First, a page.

4 factors that are holding back programmatic

We all hear the stats: More than half of digital display advertising, or nearly $15 billion, will be sold programmatically this year. But obscuring those big numbers are industry forces holding back programmatic.

Publishing, agency and vendor representatives hashed out the issues at a Varick Media Management programmatic event Wednesday. Here are four things that emerged as challenges that are keeping the automation of ad sales from growing even faster:

A certain amount of waste in advertising has always been taken for granted. But today digital marketers have too much information about fraud and non-viewable ads. Sifting through it all and figuring out what matters for clients is a big headache — one compounded by the fact that viewability vendors all measure the problem differently and with different results.

“It’s an overwhelming amount of data,” said Kathleen Gambarelli, digital director at Ptarmigan Media, a boutique media agency. “The challenge is parsing it out.”

The abundance of data isn’t just causing information overload but fear. After banner blindness, cited by 37 percent of digital marketers, the biggest concerns they have about programmatic are fraud-related issues (23 percent), inventory quality and viewability (15 percent each), according to eMarketer.

All of this fear-mongering — stoked by tech providers selling solutions to problems they have an interest in hyping — drives people to non-action, said Ben Trenda, CEO of Are You A Human, a company that creates a white list of real people online that it licenses to advertisers.

Publishers want to play in the programmatic space, but they still want a direct relationship with clients in order to preserve the higher rates that direct sales have historically commanded. So they’re holding back on selling high-CPM ad formats (native, video) through programmatic channels. As a result, buyers think they’re getting publishers’ best inventory when they’re only getting the unsold supply.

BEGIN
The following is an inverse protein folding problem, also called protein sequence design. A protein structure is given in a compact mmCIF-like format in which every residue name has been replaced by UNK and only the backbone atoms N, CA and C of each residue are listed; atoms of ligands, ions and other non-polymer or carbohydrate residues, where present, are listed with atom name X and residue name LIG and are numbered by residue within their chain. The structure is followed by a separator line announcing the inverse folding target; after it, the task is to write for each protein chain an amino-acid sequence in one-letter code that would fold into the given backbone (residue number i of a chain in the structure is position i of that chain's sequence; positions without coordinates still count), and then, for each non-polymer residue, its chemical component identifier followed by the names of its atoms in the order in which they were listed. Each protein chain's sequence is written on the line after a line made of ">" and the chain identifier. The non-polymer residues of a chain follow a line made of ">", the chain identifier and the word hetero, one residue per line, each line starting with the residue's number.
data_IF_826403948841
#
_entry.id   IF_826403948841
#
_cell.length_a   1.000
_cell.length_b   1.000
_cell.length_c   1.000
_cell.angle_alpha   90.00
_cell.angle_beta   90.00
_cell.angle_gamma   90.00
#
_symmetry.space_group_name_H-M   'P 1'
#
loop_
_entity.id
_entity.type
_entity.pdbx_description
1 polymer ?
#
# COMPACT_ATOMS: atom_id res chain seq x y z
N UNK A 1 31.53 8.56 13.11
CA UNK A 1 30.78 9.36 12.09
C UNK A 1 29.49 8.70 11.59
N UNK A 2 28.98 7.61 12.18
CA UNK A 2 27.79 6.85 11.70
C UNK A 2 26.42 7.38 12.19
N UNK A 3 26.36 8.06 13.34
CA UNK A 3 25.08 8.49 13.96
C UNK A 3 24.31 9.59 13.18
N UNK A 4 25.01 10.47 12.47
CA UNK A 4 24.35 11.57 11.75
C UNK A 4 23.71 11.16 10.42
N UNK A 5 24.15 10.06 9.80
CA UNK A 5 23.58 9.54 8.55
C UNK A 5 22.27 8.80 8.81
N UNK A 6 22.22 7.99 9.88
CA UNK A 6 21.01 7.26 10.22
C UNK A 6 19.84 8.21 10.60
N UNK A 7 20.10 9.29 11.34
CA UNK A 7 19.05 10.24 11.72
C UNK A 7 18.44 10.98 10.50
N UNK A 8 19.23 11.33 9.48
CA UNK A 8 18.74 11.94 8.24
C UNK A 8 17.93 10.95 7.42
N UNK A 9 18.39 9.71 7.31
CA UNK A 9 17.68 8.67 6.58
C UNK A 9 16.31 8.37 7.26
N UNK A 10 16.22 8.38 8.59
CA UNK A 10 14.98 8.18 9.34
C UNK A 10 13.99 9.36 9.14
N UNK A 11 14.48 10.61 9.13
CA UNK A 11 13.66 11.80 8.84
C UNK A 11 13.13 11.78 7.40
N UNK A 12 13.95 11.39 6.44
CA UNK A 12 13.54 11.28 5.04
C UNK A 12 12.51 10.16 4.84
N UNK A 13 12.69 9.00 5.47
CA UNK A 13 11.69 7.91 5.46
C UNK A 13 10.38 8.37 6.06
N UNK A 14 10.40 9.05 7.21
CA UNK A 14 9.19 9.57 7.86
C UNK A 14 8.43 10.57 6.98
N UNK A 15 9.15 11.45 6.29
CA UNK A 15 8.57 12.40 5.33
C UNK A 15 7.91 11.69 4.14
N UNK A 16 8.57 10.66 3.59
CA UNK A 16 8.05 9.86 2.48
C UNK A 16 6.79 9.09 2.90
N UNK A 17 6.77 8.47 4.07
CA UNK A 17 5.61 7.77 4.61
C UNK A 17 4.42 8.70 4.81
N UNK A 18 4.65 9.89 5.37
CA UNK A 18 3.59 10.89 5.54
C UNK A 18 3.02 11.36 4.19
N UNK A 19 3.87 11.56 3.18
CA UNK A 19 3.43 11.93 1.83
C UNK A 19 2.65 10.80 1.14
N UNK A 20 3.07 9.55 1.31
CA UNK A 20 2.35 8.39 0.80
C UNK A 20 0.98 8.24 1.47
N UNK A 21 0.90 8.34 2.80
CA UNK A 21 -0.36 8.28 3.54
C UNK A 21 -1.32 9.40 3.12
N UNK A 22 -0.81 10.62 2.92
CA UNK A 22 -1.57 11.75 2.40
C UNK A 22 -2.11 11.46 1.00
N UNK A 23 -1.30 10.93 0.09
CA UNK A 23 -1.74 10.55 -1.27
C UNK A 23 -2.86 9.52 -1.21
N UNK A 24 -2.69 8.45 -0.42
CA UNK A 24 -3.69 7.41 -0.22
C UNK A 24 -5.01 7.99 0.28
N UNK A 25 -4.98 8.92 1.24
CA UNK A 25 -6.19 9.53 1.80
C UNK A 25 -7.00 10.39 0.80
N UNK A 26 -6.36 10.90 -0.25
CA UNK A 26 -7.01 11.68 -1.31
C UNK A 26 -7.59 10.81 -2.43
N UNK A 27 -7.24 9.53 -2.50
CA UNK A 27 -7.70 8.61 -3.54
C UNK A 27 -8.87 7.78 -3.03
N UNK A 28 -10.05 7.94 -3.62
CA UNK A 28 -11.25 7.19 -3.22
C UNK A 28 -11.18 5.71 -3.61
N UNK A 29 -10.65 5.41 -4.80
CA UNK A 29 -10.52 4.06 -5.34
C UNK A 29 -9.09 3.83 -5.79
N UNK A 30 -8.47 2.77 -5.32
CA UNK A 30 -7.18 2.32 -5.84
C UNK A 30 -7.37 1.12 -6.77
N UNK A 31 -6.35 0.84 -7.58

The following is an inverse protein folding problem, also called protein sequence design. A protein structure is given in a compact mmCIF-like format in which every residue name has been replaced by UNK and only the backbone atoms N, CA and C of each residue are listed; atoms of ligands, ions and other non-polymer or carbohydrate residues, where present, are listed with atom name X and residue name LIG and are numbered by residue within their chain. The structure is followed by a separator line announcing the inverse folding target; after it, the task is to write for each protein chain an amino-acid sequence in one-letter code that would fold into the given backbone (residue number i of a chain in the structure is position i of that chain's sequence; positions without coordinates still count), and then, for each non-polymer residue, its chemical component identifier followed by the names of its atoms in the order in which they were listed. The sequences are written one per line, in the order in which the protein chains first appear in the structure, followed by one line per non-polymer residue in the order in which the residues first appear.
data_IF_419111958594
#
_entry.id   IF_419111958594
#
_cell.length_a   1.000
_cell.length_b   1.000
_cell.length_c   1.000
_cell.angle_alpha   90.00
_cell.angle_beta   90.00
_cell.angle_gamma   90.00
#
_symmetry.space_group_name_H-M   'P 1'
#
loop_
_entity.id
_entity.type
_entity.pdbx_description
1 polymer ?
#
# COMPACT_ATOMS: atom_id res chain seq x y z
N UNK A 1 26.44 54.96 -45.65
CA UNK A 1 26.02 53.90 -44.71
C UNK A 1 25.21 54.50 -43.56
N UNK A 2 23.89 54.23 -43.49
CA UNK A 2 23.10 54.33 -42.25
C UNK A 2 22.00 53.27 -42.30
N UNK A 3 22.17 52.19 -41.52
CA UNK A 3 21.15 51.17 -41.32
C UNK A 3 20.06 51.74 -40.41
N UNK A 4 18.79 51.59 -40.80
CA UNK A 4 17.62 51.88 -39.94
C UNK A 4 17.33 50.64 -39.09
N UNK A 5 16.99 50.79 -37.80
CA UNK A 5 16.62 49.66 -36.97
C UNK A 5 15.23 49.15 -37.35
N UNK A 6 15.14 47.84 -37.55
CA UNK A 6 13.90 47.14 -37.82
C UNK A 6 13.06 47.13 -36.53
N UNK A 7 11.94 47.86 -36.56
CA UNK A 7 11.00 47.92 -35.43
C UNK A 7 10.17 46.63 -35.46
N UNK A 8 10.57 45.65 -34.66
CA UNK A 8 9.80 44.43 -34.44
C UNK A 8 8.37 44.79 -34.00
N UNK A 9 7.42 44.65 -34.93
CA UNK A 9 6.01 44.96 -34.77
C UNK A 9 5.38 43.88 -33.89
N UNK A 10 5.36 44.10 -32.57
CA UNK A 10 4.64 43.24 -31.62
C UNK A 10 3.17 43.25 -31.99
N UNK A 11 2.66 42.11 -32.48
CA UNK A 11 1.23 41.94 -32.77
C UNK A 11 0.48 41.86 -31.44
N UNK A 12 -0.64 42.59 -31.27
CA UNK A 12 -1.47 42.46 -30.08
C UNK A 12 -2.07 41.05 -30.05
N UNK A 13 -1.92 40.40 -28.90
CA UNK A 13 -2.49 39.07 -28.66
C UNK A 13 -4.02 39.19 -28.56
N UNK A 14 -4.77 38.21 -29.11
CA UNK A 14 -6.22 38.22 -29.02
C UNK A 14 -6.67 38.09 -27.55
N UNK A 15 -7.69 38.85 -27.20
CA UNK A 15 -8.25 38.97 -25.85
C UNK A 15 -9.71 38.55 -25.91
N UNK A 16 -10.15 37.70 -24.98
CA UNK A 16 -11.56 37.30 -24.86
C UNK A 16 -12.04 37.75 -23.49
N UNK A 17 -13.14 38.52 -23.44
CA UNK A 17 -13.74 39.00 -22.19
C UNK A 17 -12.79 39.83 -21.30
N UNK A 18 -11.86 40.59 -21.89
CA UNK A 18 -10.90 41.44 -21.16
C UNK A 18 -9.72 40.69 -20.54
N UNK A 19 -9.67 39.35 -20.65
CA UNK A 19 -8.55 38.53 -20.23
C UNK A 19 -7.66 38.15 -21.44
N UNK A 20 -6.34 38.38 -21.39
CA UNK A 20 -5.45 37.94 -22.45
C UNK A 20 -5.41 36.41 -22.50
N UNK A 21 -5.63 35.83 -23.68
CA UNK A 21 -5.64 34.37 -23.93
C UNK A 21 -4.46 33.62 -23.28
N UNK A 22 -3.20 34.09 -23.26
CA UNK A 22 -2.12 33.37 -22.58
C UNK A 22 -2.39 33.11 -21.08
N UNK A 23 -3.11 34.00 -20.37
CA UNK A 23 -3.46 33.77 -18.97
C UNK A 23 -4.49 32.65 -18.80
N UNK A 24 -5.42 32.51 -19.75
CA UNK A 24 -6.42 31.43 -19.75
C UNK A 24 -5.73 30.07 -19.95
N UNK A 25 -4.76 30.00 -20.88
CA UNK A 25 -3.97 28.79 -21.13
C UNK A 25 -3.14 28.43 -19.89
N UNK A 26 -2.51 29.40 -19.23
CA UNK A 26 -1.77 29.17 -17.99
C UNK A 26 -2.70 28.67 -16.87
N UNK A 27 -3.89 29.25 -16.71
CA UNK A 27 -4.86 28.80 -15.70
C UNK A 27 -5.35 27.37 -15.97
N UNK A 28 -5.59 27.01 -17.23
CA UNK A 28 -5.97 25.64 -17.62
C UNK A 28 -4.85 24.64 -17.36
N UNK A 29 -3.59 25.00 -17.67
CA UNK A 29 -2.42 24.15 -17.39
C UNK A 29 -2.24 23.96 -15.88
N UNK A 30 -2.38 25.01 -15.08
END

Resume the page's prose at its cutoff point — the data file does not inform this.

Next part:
So while “there’s an ocean of supply in display,” Trenda said, there’s a shortage of native or video inventory being sold this way. While video is the fastest growing area of programmatic this year, only 28 percent of video advertising will be sold this way, according to eMarketer.

Over-the-top is even further behind, even though publishers see a big opportunity there. Its small audience size has kept ad dollars from moving there (and which is why viewers tend to see a lot of the same ads repeat).

By definition, native ads are supposed to match the look and feel of the host publication, which goes against the whole idea of programmatic. Current native-at-scale vendors subscribe to that idea, with products that tailor native ads to the host publisher. But all this could change with the anticipated introduction of a new native ad product from Google, which some expect to happen later this year — which could reset the standards for what native ads should look like.

Image courtesy of Shutterstock.


More in Media

Illustration of a fire hydrant spraying water with the Facebook logo on the side.

Publishers reckon with declining Facebook referral traffic as the platform pulls away from news

Publishers are still feeling the effects of a change Facebook made in May that caused a steep decline in referral traffic. Nearly four months later, publishers aren’t sure when — or if — that traffic will come back. 

There is a new definition for MFAs, but it’s meant to be open to interpretation

A new definition for MFAs is available but the vague nature of the guidelines is leading to a lack of standards that might prevent adoption.

Publishers weigh generative AI’s pros and cons during the Digiday Publishing Summit

The publishers who attended DPS were focused on the potential upsides of applying the technology to their operations while guarding against the downsides.